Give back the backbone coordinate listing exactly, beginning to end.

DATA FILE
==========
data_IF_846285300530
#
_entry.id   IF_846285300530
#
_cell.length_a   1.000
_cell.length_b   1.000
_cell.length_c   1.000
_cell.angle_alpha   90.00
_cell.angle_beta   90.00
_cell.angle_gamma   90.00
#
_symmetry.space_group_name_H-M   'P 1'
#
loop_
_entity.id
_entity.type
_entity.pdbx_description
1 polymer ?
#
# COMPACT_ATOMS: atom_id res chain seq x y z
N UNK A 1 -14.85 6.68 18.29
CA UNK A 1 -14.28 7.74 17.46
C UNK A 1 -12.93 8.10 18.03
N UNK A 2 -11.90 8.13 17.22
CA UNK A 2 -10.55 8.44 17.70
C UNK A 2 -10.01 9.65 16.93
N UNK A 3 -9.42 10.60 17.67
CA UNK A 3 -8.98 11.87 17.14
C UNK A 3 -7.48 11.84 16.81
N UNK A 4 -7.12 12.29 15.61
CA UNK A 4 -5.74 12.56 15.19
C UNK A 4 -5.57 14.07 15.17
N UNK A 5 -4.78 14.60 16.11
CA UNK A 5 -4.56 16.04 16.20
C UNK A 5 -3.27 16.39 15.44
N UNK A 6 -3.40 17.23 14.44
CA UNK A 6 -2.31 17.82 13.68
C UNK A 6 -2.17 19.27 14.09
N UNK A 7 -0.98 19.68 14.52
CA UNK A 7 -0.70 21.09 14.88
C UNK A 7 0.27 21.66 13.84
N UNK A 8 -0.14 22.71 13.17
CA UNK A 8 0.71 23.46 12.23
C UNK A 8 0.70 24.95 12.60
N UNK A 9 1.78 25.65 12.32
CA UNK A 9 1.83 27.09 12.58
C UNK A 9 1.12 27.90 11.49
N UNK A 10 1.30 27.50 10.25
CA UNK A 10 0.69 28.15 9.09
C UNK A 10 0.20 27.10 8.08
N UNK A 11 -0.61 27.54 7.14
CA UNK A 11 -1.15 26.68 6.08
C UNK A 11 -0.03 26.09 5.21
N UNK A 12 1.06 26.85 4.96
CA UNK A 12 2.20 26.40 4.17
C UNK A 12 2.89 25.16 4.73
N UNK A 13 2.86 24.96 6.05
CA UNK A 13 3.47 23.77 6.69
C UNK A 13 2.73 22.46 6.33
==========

data_IF_846285300530
#
_entry.id   IF_846285300530
#
_cell.length_a   1.000
_cell.length_b   1.000
_cell.length_c   1.000
_cell.angle_alpha   90.00
_cell.angle_beta   90.00
_cell.angle_gamma   90.00
#
_symmetry.space_group_name_H-M   'P 1'
#
loop_
_entity.id
_entity.type
_entity.pdbx_description
1 polymer ?
#
# COMPACT_ATOMS: atom_id res chain seq x y z
N UNK A 1 -14.85 6.68 18.29
CA UNK A 1 -14.28 7.74 17.46
C UNK A 1 -12.93 8.10 18.03
N UNK A 2 -11.90 8.13 17.22
CA UNK A 2 -10.55 8.44 17.70
C UNK A 2 -10.01 9.65 16.93
N UNK A 3 -9.42 10.60 17.67
CA UNK A 3 -8.98 11.87 17.14
C UNK A 3 -7.48 11.84 16.81
N UNK A 4 -7.12 12.29 15.61
CA UNK A 4 -5.74 12.56 15.19
C UNK A 4 -5.57 14.07 15.17
N UNK A 5 -4.78 14.60 16.11
CA UNK A 5 -4.56 16.04 16.20
C UNK A 5 -3.27 16.39 15.44
N UNK A 6 -3.40 17.23 14.44
CA UNK A 6 -2.31 17.82 13.68
C UNK A 6 -2.17 19.27 14.09
N UNK A 7 -0.98 19.68 14.52
CA UNK A 7 -0.70 21.09 14.88
C UNK A 7 0.27 21.66 13.84
N UNK A 8 -0.14 22.71 13.17
CA UNK A 8 0.71 23.46 12.23
C UNK A 8 0.70 24.95 12.60
N UNK A 9 1.78 25.65 12.32
CA UNK A 9 1.83 27.09 12.58
C UNK A 9 1.12 27.90 11.49
N UNK A 10 1.30 27.50 10.25
CA UNK A 10 0.69 28.15 9.09
C UNK A 10 0.20 27.10 8.08
N UNK A 11 -0.61 27.54 7.14
CA UNK A 11 -1.15 26.68 6.08
C UNK A 11 -0.03 26.09 5.21
N UNK A 12 1.06 26.85 4.96
CA UNK A 12 2.20 26.40 4.17
C UNK A 12 2.89 25.16 4.73
N UNK A 13 2.86 24.96 6.05
CA UNK A 13 3.47 23.77 6.69
C UNK A 13 2.73 22.46 6.33